New 52 Review – “Batwoman #1”

The second title in this week’s Batman family set is up next.

General Information

Title: Batwoman #1

Author: J. H. Williams III and W. Haden Blackman

Illustrator(s): J. H. Williams III (art) and Dave Stewart (colours)

Cover Date: November 2011

Cover Price: $2.99

Buy the digital edition.


Kate Kane is working to protect Gotham, along with her sidekick Plebe. Someone or something is kidnapping children who start turning up dead, and Kate is determined to track that individual down.

High Point

The art. J.H. Williams III is possibly the most innovative artist working in mainstream comics right now, particularly when it comes to how the page it laid out. Williams’ layouts don’t just facilitate the story, they actively tell the story while setting tone and mood.

Low Point

There’s a lot of back story here, which is surprising for such a new character. Yes, it reveals motivations, but much could have waited for a later issue.

The Scores

Batwoman still doesn’t feel like an original hero. I know she first appeared before Barbara Gordon, and that the sidekick she has here was originally greated to be the first Bat-Girl, but neither are as well known, and the new Batgirl series launched first. When 9 out of 52 titles are in the Bat family, it feels like a lot of them, which makes it hard for the line to differentiate and feel unique. This has a lot of long term potential, though. Regardless of how long ago the character first appeared, she was ignored for decades, and is still a mostly clean slate to work from. I give it 4 out of 6.

The art by Williams and Stewart is amazing. The art is incredibly expressive, both in terms of characters emoting and in terms of telling the story. Williams deserves his “Best Artist” Eisner and Harvey awards for his run with this character on Detective, and I won’t be surprised when he wins again for this title. I give it 6 out of 6.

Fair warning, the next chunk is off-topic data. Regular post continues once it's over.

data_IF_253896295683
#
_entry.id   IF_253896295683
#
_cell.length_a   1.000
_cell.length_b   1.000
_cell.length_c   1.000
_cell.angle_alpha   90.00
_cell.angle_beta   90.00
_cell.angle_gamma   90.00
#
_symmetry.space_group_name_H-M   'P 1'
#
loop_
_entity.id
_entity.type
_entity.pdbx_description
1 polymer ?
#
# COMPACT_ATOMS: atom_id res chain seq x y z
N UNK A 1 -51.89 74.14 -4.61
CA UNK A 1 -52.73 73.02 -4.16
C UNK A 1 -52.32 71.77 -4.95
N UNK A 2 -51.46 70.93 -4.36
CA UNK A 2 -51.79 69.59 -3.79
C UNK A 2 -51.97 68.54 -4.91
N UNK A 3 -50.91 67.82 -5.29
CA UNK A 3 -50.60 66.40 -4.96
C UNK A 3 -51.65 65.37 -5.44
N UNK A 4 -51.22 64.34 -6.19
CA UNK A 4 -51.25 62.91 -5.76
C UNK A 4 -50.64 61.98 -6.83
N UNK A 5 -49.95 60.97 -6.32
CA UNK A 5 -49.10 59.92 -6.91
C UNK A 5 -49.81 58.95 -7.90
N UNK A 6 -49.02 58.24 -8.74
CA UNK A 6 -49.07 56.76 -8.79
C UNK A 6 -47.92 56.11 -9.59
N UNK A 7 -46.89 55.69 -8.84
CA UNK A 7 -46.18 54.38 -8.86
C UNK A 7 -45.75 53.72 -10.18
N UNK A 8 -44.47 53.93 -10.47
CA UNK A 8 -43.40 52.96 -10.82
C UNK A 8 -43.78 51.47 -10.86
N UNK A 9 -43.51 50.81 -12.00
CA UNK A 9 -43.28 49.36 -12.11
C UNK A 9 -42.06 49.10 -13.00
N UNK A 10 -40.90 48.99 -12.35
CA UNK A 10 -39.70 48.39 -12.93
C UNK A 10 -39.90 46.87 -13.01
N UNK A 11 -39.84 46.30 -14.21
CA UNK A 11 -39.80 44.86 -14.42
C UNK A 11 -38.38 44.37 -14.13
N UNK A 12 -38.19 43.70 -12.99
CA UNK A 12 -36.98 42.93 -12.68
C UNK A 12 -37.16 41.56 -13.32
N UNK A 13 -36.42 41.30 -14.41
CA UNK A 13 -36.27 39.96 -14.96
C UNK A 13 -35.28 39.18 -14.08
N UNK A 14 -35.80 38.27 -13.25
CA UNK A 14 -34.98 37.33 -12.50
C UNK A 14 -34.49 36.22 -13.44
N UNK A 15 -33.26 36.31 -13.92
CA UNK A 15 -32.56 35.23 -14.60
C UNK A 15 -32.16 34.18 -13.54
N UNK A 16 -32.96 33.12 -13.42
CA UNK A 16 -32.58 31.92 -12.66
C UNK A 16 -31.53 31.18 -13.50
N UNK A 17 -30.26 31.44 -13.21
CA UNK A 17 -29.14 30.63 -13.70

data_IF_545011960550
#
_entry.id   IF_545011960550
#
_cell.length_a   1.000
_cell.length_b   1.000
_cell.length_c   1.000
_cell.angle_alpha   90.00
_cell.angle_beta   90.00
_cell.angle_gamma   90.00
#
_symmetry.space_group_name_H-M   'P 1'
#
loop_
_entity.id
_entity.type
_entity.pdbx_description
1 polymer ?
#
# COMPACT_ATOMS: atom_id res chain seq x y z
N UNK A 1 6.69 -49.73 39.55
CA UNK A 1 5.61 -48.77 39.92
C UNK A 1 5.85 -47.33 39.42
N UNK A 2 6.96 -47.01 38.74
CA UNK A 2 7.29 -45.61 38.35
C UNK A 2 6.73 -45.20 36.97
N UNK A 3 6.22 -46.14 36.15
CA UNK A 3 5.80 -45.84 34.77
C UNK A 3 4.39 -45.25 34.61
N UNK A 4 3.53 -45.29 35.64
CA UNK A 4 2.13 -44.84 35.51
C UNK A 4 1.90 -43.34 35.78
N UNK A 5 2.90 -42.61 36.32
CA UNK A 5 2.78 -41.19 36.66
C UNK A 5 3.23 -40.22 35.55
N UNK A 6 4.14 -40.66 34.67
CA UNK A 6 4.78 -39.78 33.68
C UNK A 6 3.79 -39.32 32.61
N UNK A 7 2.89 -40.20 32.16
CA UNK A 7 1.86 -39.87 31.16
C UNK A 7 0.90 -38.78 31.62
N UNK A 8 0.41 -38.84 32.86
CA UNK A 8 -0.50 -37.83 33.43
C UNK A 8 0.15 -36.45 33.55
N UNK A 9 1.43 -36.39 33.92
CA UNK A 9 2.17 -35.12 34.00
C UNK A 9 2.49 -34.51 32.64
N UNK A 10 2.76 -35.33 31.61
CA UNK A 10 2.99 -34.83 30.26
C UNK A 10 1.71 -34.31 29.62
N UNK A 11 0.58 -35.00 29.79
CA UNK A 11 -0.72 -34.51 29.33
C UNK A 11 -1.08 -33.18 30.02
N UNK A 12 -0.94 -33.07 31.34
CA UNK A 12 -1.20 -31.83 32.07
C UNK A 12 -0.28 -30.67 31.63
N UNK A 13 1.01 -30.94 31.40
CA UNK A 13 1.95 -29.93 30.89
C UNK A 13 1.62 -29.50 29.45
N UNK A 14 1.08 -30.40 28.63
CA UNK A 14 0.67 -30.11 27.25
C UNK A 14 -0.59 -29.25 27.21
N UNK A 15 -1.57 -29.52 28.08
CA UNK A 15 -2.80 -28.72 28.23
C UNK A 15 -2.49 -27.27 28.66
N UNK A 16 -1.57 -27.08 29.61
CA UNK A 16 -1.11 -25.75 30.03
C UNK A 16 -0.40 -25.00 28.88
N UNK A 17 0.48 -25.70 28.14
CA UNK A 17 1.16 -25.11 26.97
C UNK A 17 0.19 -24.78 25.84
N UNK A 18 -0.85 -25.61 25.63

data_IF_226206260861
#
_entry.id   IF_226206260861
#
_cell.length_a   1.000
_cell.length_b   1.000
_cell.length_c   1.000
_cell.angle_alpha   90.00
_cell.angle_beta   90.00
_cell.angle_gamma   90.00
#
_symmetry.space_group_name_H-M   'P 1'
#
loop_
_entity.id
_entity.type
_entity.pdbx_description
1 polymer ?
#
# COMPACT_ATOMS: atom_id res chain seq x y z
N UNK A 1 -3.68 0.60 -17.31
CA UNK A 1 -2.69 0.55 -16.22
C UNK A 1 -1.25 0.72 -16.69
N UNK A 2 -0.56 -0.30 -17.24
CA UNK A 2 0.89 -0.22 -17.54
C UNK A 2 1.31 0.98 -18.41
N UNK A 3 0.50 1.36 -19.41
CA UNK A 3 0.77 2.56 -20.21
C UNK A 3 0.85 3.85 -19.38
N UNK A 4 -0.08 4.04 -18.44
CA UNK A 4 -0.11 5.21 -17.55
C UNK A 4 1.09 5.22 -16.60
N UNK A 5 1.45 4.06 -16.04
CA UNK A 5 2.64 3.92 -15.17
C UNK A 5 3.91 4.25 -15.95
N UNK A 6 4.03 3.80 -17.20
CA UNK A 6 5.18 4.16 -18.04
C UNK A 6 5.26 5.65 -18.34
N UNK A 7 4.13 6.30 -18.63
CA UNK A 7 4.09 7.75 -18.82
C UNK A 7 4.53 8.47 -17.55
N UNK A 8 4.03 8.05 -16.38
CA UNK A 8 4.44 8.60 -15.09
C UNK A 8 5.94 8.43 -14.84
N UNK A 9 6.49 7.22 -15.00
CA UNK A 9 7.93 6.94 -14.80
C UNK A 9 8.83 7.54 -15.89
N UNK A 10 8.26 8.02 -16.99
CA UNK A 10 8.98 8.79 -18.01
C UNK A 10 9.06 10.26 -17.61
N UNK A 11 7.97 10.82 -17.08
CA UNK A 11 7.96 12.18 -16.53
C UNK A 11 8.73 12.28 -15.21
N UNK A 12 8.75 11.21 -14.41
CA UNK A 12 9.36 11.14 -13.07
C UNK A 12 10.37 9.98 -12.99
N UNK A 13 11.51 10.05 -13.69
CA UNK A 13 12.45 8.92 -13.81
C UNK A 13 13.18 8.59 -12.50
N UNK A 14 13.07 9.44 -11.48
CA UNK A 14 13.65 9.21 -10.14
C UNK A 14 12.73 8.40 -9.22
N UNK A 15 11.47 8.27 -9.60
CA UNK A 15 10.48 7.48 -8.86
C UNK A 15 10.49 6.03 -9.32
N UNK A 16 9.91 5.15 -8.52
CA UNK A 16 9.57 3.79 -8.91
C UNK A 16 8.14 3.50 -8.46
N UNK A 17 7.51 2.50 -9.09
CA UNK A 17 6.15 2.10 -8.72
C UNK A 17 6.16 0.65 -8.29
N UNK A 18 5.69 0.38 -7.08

The story is okay. It’s well told, with two clear adversaries, and some interesting interpersonal relationships in the supporting cast. I give it 4 out of 6.

The characterization is strong, and gets more focus than the villains without a doubt. I give it 5 out of 6.

The emotional response to the story is mediocre, but the art alone is mesmerizing. I give it 5 out of 6.

The flow is extremely well driven by the art. I give it 6 out of 6.

Overall, this is a book that’s easy to recommend to art lovers. The story isn’t as strong, but art lovers may not care. I give it 4 out of 6.

In total, Batwoman #1 receives 34 out of 42.

The New 52

Here are handy links for the reviews of all 52 new #1 issues:

  1. Action Comics
  2. All-Star Western
  3. Animal Man
  4. Aquaman
  5. Batgirl
  6. Batman
  7. Batman and Robin
  8. Batman: The Dark Knight
  9. Batwing
  10. Batwoman
  11. Birds of Prey
  12. Blackhawks
  13. Blue Beetle
  14. Captain Atom
  15. Catwoman
  16. DC Universe Presents
  17. Deathstroke
  18. Demon Knights
  19. Detective Comics
  20. The Flash
  21. Frankenstein, Agent of S.H.A.D.E.
  22. The Fury of Firestorm
  23. Green Arrow
  24. Green Lantern
  25. Green Lantern Corps
  26. Green Lantern: New Guardians
  27. Grifter
  28. Hawk and Dove
  29. I, Vampire
  30. Justice League
  31. Justice League Dark
  32. Justice League International
  33. Legion Lost
  34. Legion of Super-Heroes
  35. Men of War
  36. Mister Terrific
  37. Nightwing
  38. O.M.A.C.
  39. Red Hood and the Outlaws
  40. Red Lanterns
  41. Resurrection Man
  42. The Savage Hawkman
  43. Static Shock
  44. Stormwatch
  45. Suicide Squad
  46. Superboy
  47. Supergirl
  48. Superman
  49. Swamp Thing
  50. Teen Titans
  51. Voodoo
  52. Wonder Woman

4 replies on “New 52 Review – “Batwoman #1””

  1. A few silly questions?

    Is Kate Kane still a lesbian? (Considering the dearth of lesbian super-heroines, changing this would be kind of significant).

    Second, any information here on who The Question is? Is Renee Montoya still The Question, or have they gone back to Vic Sage?

    • As far as I can tell, the entire Bat family’s history is preserved. Kate Kane is still a lesbian, Renee Montoya is still her ex, and officer Sawyer is her current love interest, though she isn’t over Renee yet. (The art conveys this entire romantic history clearly in three panels, whether you read the text or not.)

      • It would appear the origin that ran awhile back in Detective remains more-or-less intact. The time-frame would have to be adjusted, since certain aspects of her age relative to Bruce Wayne and Clark Kent’s no longer make sense. (ie. she was an older child when Superman and Batman made their debuts. See my discussion of the character here). In general, several details of the Bat-characters timelines don’t really make sense anymore (if they ever did) and no, we’re not supposed to worry about it.

        And yes, Batwoman boasts some of the best mainstream superhero artwork in recent comics.

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